Life In Motion.


I really enjoy Jeff Geerling‘s YouTube channel. His geek related content is awesome, he seems like a nice guy, and his videography skills are top notch.

Like many others in North America, Jeff had a stunning view of the recent the 2024 Total Solar Eclipse, and shares his experience through his latest video.

There’s one line at the beginning of his video that particularly captured my attention, “make the videos you love”.

Now that’s inspiring.


I have begun outlining all the Interstate routes my husband and I have driven together over the years. Since we often focus on the backroads, this doesn’t paint a complete picture of our travels but it’s close.


Our 2016 Jeep Cherokee has made it to the 100K club. Purchased right after Earl opted for early retirement from his job in 2016, this car has been on many adventures. It’s been registered in three states, been in all four time CONUS time zones, and at some point I should probably count the number of states it has traversed. It helped with the move from Central New York to Chicago, made 1 1/2 trips from Chicago to Tucson, has been to Florida a few times and has been a joy to drive on its entire journey.

Our plan is to keep the Cherokee for as long as financially practical, while we wait for electric vehicles to get a little more affordable. We have both agreed that our next car will be electric; it’s just a matter of finding the right vehicle for our needs. We’ve also been getting in the habit of planning our trips as if we were already driving an electric car, so we can start getting familiar with the concept of charging stations.

Now, I have a reputation as an Apple fanboy (though I do mix Linux in to this mix quite a bit), but I’ve been reading rumors of an Apple car that is completely autonomous with no steering wheel. No idea if these rumors are true but I don’t have any interest in a vehicle of that design. I’m absolutely interested in a much more ecologically friendly vehicle, and I like the idea of autonomous cars, but I still believe engineers are only solving half of the equation in autonomous vehicles. We need to make our highways smarter in conjunction with developing the AI necessary to drive a car. If we keep designing highways without electronic doodads to help send signals to self driving cars, we have a very long road ahead of us.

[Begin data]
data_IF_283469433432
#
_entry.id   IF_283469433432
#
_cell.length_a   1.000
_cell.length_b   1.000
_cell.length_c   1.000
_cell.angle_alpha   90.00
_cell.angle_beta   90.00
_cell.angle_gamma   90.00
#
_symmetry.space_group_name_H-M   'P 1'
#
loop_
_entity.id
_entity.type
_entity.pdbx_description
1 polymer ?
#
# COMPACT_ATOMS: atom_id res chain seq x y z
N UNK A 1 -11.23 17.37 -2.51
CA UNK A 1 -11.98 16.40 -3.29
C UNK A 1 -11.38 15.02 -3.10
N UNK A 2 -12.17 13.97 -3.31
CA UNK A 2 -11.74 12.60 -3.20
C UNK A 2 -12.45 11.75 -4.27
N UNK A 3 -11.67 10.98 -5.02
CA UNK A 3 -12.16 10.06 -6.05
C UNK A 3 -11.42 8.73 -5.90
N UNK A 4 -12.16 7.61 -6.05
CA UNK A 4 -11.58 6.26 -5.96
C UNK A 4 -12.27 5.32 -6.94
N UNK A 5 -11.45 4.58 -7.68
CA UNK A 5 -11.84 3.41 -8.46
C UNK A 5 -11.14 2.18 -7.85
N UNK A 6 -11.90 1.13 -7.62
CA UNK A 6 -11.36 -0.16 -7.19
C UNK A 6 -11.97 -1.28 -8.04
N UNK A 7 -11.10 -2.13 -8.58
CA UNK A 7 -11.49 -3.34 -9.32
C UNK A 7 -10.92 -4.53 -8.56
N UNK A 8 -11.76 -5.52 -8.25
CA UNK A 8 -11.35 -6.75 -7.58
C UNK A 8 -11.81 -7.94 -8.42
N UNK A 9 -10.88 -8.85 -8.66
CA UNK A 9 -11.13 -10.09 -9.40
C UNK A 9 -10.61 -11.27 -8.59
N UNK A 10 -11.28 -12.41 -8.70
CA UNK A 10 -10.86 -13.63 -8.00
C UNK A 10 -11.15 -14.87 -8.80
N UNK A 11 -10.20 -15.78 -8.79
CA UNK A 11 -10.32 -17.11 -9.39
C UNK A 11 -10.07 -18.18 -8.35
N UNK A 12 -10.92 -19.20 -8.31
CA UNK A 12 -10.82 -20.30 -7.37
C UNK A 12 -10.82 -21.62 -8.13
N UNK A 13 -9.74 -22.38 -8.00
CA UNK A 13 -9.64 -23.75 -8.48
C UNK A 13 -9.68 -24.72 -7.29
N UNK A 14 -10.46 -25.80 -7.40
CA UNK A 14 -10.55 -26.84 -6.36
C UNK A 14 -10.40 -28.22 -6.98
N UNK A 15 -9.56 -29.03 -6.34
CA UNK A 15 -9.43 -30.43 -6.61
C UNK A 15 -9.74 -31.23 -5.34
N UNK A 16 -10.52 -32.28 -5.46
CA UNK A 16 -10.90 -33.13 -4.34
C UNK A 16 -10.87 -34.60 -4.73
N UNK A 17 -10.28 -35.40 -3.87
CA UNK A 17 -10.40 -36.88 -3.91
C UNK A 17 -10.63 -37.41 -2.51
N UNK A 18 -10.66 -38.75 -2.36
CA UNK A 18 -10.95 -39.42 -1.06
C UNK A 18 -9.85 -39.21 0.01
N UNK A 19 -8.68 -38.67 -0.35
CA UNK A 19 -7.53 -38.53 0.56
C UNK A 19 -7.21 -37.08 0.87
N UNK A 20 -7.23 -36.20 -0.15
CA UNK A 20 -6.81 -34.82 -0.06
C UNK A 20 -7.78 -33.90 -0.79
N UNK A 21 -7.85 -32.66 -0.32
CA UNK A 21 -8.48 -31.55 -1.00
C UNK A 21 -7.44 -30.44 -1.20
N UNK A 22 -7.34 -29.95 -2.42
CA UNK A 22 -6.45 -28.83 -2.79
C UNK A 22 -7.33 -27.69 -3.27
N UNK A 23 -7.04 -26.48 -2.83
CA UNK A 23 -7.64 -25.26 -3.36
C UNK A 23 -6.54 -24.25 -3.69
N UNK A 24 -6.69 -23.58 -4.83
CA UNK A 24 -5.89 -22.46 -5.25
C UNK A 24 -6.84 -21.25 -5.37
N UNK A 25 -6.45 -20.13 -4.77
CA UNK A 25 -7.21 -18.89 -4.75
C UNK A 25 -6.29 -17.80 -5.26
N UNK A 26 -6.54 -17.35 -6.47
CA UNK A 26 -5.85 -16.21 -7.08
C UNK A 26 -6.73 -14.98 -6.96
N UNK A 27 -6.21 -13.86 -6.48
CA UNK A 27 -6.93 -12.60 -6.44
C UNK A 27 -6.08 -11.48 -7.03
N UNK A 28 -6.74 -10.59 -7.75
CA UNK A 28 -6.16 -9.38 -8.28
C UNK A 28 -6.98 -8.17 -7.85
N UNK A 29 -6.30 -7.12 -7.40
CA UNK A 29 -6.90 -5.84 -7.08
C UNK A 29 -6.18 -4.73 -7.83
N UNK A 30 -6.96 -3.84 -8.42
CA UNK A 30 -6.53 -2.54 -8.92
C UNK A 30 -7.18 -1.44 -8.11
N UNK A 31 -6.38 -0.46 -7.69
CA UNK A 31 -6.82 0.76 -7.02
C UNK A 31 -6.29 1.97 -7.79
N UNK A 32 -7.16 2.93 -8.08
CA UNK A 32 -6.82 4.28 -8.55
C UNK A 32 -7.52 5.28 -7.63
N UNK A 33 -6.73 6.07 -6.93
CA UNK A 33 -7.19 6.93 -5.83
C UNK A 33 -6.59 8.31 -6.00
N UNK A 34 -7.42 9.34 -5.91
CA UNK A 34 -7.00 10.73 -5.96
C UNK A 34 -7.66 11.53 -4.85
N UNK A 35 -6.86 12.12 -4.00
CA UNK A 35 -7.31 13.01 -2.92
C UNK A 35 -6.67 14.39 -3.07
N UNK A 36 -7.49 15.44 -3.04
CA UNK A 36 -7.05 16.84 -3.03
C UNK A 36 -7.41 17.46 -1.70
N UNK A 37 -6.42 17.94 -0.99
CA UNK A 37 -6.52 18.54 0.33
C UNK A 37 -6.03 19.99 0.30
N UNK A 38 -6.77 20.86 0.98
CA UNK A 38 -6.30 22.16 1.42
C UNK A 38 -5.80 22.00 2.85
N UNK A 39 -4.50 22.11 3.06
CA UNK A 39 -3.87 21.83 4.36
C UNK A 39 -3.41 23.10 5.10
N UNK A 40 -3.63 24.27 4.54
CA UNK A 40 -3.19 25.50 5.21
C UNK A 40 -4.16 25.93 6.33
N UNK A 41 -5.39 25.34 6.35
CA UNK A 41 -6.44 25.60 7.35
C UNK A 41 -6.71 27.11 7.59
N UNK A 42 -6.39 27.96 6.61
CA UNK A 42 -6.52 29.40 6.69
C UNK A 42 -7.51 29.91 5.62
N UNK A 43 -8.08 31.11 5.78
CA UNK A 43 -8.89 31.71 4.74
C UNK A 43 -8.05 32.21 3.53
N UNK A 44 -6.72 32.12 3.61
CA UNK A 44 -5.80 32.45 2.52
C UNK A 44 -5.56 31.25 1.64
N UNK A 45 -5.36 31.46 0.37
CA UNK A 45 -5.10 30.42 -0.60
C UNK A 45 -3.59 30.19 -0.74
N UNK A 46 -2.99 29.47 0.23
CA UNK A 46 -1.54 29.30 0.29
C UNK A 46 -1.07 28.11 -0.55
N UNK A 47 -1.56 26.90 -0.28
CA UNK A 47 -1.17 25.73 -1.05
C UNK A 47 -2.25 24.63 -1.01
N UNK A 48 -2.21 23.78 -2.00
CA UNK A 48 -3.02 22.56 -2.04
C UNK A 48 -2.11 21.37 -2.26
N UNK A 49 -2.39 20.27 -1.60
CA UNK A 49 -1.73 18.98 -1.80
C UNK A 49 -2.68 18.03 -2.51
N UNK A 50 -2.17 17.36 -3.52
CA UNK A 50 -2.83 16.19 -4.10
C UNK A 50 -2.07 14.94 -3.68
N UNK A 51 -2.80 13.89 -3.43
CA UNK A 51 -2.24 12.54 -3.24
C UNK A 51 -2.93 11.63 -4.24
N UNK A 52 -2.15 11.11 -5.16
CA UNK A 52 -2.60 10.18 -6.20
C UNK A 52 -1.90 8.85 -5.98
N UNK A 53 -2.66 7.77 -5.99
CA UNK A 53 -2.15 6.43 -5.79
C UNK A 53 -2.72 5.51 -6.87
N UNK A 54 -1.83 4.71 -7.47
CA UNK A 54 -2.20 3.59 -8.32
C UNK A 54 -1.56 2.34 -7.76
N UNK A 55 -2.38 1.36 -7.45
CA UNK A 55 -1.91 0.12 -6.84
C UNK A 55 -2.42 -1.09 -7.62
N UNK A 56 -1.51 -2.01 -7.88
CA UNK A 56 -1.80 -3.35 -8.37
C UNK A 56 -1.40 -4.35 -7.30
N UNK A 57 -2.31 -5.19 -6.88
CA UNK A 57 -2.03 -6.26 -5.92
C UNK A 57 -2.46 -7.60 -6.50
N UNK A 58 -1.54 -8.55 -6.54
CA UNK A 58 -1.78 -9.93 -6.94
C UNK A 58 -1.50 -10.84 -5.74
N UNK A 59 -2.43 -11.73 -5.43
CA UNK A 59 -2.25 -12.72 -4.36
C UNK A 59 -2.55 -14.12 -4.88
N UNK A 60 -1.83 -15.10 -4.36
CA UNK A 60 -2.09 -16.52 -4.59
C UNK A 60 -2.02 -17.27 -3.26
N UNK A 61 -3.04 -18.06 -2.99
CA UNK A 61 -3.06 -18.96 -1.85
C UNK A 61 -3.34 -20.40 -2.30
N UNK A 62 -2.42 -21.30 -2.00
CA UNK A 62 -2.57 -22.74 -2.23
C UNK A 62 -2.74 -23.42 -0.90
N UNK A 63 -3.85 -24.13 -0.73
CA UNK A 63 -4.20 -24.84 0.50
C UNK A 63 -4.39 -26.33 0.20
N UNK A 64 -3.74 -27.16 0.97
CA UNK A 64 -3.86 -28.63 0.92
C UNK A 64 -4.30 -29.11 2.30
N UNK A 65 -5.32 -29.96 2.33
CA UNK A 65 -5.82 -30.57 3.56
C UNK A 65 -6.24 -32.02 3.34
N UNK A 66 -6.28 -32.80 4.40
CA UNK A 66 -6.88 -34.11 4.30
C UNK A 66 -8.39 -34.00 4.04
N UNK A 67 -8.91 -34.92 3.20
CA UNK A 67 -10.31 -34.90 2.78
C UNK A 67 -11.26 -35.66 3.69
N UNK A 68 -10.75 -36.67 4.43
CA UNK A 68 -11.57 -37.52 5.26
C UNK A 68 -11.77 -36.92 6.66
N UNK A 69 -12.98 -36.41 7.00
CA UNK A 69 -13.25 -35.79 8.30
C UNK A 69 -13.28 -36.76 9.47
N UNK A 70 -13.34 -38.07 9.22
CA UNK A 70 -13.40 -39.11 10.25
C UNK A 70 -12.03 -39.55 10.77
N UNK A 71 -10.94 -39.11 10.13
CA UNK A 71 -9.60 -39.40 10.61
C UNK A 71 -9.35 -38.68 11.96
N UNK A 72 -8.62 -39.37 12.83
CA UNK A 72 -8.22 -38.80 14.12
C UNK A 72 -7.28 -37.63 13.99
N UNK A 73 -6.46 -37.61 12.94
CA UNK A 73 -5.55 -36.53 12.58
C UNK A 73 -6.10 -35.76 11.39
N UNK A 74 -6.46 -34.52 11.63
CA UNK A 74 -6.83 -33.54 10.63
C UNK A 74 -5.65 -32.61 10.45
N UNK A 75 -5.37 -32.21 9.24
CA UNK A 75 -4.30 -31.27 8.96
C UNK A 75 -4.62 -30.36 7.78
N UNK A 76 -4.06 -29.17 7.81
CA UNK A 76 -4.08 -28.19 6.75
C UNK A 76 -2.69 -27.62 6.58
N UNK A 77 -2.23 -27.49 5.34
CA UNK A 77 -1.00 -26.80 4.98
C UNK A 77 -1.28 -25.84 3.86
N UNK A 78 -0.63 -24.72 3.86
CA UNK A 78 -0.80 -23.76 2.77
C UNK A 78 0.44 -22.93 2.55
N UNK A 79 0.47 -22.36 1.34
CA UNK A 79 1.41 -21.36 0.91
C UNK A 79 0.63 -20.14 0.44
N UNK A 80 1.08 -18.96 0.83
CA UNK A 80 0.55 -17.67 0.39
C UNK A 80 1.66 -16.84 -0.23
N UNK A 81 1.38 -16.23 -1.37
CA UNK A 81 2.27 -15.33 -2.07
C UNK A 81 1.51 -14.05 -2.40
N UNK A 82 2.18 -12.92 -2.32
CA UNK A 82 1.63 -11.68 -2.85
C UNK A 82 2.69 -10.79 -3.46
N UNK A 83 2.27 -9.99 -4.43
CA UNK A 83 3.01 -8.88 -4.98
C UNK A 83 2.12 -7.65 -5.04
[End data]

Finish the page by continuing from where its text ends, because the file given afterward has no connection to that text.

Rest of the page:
As a college trained (but not graduated) Civil Engineer, I have a strong interest in highway design and the flow of transportation infrastructure in general. After living in a major American city for several years, I can say without a doubt that I do not miss driving the streets or expressways of Chicagoland.

Tucson has pretty much resisted the freewayification of the city, and alas has but two Interstates passing through: Interstate 10 (which runs coast to coast from Los Angeles to Jacksonville, Florida) and Interstate 19, which is rather short for a two-digit numbered Interstate route as it’s less than 100 miles long as it heads to the Mexican border at Nogales. There’s a suggestion of an expressway along what was going to be Interstate 210, but it’s short and I’ve never seen it crowded.

Both of the main Interstates can get rather busy at rush hour here in Tucson, but for the most part I find them well designed and marked for what they are. I-10 could probably use an upgrade by adding a lane in each direction to the east of the city, but for the most part, traffic moves reasonably well. I’ve always been a fan of ADOT’s traffic engineering practices and getting to know these things a little more intimately, being an Arizona resident and all, is part of my general Road Geek happiness.

Some folks like to complain about the absence of freeways and loops here in Tucson, and granted I’m probably lucky because I don’t commute to work every day, but I don’t find getting around the city to be that bad. Everything is 20 to 30 minutes away from home. North, South, East, West, it doesn’t matter. It’s a half hour drive.

That’s half the amount of time it took for us to get anywhere in Chicago.

I’ve always found ADOT’s signing practices to be among the best in the United States, and that trend continues as they constantly replace sun-bleached signs. The brown “Attractions” signs don’t stand much of a change in the longevity department after a few years in the Sonoran Desert sun.